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Mulch Madness

Covering your garden soil protects plants, saves water and discourages weeds. Plus, it's easy.


Be nice to your plants and yourself--mulch. Few gardening tasks are as simple and beneficial as mulching, which refers to spreading organic or inorganic material over the soil around plants.

The list of mulch benefits is long, says John Kabashima, environmental horticulture advisor for the University of California Cooperative Extension at the South Coast Research and Extension Center in Irvine.

Mulching modifies the climate for plants and prevents them from experiencing temperature fluctuations, which can be harmful.

"Plants are like humans," Kabashima says. "Drastic changes in temperature stress them. Mulch acts as an insulator, ensuring that the soil

doesn't heat and cool as quickly as outside temperatures."

Applying mulch around plants simulates what occurs in nature. In the forest, the ground is littered with fallen vegetation that insulates the trees and other plants.

Mulch, including shredded bark chips, lawn clippings, peat moss and compost, also increases water penetration and keeps soil moist longer, discourages weeds, prevents erosion, protects fallen fruit from injury, helps your garden look tidy and, if the mulch is organic, improves the soil.

Mulching saves a lot of water. Experts say that there is a 50% to 60% reduction in water usage when mulch is used.

Organic mulches--those that break down over time such as leaves and compost--greatly improve the soil.

"The minerals and organic matter gradually released from decaying mulch enrich deficient soils, replacing nutrients taken up by roots as plants grow, and often enhancing earthworm populations, which have something to feed on," Kabashima says.

As many gardeners know, lots of earthworms mean healthy soil, he says.

He says that recent research by Dr. Jim Downer, environmental horticulture advisor with the Ventura County office of the UC Cooperative Extension system, demonstrated that the microorganisms in mulch produce enzymes and other chemicals, which stimulate the plant to develop systemic acquired resistance to some plant pathogenic diseases.

Another compelling reason to use mulch is for its weed-suppressing ability. If thick enough, mulch blocks sunlight, which many seeds require to germinate and all plants need to grow.

Keep the following mulching tips in mind:

* Choose a well-composted mulch. Don't use materials such as grass clippings and leaves when fresh. Compost should also be broken down well. To kill off potential weed seeds, the compost must heat to 140 degrees. Make sure packaged mulch says "composted" on the label.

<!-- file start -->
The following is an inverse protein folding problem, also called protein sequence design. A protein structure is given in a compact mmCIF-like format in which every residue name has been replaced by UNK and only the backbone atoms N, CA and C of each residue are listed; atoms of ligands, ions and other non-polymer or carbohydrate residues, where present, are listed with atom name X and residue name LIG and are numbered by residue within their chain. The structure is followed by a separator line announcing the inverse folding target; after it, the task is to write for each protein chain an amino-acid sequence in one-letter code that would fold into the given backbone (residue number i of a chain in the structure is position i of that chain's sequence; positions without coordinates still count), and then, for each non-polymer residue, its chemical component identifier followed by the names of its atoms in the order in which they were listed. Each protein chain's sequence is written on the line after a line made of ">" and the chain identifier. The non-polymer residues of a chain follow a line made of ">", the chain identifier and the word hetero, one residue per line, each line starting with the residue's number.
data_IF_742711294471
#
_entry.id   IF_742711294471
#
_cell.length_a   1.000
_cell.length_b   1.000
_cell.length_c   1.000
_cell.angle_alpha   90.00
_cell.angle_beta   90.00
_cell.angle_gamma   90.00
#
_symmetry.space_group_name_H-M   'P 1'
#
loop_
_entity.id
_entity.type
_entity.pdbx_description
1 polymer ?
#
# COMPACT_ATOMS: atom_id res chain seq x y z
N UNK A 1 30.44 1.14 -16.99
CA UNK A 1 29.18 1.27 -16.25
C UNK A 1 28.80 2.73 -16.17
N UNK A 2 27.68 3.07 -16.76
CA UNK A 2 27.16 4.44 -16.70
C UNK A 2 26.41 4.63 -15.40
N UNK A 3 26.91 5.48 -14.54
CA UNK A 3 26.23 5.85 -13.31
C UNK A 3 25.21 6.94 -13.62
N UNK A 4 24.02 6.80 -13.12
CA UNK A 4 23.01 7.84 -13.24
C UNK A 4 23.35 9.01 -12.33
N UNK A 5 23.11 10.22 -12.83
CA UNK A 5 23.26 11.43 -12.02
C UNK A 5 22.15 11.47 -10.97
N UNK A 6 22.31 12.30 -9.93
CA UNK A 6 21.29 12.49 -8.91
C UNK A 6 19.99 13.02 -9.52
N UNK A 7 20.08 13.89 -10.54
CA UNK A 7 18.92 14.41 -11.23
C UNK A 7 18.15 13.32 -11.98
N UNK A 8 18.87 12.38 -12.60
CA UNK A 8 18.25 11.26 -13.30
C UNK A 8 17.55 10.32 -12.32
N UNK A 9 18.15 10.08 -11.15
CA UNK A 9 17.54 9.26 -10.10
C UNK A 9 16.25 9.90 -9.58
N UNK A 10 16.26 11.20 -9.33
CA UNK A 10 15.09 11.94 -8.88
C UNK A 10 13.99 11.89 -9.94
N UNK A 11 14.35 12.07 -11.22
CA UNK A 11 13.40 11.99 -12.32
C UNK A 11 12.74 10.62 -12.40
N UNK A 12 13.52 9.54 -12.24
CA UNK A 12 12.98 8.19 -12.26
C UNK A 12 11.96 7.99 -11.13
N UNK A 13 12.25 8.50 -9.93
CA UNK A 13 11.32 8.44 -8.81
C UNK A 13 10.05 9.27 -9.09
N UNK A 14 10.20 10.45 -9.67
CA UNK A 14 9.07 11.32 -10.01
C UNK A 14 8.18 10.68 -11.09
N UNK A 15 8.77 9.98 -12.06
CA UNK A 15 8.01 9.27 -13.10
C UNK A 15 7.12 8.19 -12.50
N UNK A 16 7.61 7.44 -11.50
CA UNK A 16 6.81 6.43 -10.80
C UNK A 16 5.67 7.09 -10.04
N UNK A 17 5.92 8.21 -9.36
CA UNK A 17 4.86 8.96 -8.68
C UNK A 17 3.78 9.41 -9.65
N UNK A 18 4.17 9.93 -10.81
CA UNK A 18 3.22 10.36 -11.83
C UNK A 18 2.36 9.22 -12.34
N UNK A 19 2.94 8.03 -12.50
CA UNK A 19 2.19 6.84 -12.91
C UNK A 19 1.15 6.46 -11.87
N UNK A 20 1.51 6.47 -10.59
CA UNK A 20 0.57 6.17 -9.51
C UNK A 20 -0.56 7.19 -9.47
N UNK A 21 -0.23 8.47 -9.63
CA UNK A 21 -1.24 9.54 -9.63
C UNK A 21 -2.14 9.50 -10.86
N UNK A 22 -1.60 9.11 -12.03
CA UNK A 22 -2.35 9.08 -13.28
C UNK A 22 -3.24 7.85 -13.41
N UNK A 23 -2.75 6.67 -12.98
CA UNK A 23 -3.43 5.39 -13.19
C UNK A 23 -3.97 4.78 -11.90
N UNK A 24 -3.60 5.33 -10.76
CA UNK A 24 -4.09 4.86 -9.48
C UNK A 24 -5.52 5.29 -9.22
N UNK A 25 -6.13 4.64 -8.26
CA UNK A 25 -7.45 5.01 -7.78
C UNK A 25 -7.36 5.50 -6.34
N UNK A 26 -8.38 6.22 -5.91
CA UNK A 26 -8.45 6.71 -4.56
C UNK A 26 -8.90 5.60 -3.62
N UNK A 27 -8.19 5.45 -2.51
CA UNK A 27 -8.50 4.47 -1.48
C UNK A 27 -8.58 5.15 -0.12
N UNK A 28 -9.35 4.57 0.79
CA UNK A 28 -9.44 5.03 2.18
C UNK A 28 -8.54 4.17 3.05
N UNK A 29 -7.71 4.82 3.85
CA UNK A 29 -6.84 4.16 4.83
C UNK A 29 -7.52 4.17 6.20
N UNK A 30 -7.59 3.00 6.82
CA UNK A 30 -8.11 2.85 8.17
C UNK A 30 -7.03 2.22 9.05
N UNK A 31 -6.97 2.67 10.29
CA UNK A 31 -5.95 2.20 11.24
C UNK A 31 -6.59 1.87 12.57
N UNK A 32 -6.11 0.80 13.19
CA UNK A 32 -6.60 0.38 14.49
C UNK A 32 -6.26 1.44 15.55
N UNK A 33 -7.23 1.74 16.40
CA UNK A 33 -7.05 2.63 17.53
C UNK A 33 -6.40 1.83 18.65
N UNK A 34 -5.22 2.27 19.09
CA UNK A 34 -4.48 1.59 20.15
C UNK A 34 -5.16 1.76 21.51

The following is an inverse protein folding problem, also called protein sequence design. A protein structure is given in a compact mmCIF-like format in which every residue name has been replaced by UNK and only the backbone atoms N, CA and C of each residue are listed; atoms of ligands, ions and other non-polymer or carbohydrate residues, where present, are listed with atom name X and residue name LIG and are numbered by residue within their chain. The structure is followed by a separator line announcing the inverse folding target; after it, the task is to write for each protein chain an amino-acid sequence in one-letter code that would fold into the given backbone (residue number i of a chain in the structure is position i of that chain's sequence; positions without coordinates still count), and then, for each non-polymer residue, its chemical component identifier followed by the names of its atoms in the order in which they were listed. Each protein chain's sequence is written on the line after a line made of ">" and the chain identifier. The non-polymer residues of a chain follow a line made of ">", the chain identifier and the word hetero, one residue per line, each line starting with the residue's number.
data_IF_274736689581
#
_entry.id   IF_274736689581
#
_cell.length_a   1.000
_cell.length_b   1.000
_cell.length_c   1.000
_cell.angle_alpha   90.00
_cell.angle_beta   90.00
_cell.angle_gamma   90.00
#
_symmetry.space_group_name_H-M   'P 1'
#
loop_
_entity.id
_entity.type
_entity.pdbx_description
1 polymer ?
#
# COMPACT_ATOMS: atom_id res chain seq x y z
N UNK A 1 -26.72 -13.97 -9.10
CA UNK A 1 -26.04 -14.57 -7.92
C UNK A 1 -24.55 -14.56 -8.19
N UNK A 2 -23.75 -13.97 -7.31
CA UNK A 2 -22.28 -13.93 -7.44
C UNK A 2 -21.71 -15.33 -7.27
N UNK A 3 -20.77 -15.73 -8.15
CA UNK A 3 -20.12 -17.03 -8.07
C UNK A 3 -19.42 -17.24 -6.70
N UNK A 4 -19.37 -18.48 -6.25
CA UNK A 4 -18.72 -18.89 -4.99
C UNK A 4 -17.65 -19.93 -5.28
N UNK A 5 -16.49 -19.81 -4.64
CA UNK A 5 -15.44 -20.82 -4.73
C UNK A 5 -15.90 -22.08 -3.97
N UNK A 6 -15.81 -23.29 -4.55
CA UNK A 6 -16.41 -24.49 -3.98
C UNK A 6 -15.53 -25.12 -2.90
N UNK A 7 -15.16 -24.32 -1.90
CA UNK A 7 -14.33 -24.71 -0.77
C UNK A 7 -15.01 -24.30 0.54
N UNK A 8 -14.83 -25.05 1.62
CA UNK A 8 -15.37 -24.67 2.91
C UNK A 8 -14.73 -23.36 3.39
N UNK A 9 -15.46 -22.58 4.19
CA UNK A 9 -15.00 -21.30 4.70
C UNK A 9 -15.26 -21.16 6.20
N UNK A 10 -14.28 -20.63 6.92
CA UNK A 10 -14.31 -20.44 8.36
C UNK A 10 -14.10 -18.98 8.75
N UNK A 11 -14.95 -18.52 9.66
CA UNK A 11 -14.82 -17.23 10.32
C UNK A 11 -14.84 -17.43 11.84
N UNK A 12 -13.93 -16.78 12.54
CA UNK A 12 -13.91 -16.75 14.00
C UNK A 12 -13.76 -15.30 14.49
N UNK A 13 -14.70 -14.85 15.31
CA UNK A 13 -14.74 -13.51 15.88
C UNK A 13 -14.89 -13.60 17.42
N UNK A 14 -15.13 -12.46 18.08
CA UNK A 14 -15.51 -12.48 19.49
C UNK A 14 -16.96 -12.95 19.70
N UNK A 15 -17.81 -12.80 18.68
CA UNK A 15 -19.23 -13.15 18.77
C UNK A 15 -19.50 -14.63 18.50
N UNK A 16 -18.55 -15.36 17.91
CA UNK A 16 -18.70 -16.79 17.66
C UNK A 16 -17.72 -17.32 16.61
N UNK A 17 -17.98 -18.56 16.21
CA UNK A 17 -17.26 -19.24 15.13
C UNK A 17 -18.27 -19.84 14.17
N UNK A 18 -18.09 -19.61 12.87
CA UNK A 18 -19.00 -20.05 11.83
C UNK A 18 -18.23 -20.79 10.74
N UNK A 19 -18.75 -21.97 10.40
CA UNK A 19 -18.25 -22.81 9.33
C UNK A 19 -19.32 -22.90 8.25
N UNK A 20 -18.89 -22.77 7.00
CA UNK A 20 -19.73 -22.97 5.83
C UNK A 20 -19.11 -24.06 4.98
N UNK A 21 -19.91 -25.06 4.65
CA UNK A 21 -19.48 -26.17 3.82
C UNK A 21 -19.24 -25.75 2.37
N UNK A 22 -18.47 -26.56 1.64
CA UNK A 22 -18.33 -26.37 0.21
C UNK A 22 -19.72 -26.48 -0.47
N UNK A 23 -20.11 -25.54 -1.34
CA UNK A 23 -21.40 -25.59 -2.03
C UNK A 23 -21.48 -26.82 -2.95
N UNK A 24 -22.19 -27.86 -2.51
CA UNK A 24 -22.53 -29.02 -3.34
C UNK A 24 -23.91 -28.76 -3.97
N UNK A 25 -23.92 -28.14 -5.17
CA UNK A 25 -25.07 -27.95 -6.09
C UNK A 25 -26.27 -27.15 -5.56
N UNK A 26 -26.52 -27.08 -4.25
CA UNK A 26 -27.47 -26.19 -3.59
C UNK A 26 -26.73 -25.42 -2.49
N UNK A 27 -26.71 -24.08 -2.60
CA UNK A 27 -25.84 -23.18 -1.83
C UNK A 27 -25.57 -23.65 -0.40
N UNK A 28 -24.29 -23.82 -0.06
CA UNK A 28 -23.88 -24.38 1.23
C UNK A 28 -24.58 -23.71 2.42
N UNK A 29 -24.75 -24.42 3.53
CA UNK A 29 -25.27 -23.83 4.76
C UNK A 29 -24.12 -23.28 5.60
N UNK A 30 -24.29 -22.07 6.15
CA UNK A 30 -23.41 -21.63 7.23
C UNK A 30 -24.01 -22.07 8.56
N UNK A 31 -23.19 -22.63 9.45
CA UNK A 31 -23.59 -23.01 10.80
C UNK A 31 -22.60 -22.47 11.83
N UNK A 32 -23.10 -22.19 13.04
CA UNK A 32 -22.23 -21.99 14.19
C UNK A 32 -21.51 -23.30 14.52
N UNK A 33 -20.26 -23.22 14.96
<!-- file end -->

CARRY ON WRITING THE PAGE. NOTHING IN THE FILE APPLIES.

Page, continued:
* Water before mulching an area, which will lock in moisture and cut down on future irrigation.

* Apply mulch from 1 to 3 inches thick, on the deeper end for weed control. Avoid applying a really thick layer of mulch, because there won't be enough exchange of carbon dioxide and oxygen between the ground and the air, and the plant could be smothered.

* Keep mulch several inches away from the base of plants, as excessive moisture around the trunk can promote crown diseases and encourages pests such as sow bugs and snails.

* Mulch is better at preventing weeds from sprouting than at killing existing ones. For best results, remove all weeds before mulching.

* Mulches high in carbon and low in nitrogen--such as straw, sawdust and bark--use nitrogen in the soil as they decompose. The nitrogen is later returned to the soil as microbes die, but plants can suffer before that happens.

Symptoms of nitrogen deficiency include poor, stunted and yellowish new growth. Solve this problem by fertilizing the area with a high-nitrogen fertilizer when you apply the mulch.

* Regularly replace mulch: Organic mulches break down and are incorporated into the soil, and inorganic mulches suffer from wear and tear and may become unsightly.


Organic, Inorganic Methods


There are two main categories of mulches: plant-derived organic types and inorganic mulches. Both keep soil temperatures stable, conserve water and prevent erosion, but only organic mulch improves the soil.

Perhaps the most important thing to consider when choosing a mulch is availability. The easier it is to get, the more likely you are to use it. Here are several mulches to choose from.


* Chipped or shredded bark: Attractive and decorative. Won't blow away. Decomposes slowly. Tends to harbor pests such as earwigs, termites and sow bugs.

* Cocoa mulch (trademark name): A relatively new mulch that is a byproduct of the cocoa plant. Pleasant chocolate aroma. Lightweight and easy to spread. Adds nitrogen, phosphorus and potassium to the soil (3-1-3). Attractive. Deters slugs, snails and cats. Lightweight and may blow or wash away if not applied properly. Evenly spread with rake and lightly tamp down. Then soak with a fine spray of water, which will activate a natural gum in the mulch and bind it into a loosely knit, porous mat.

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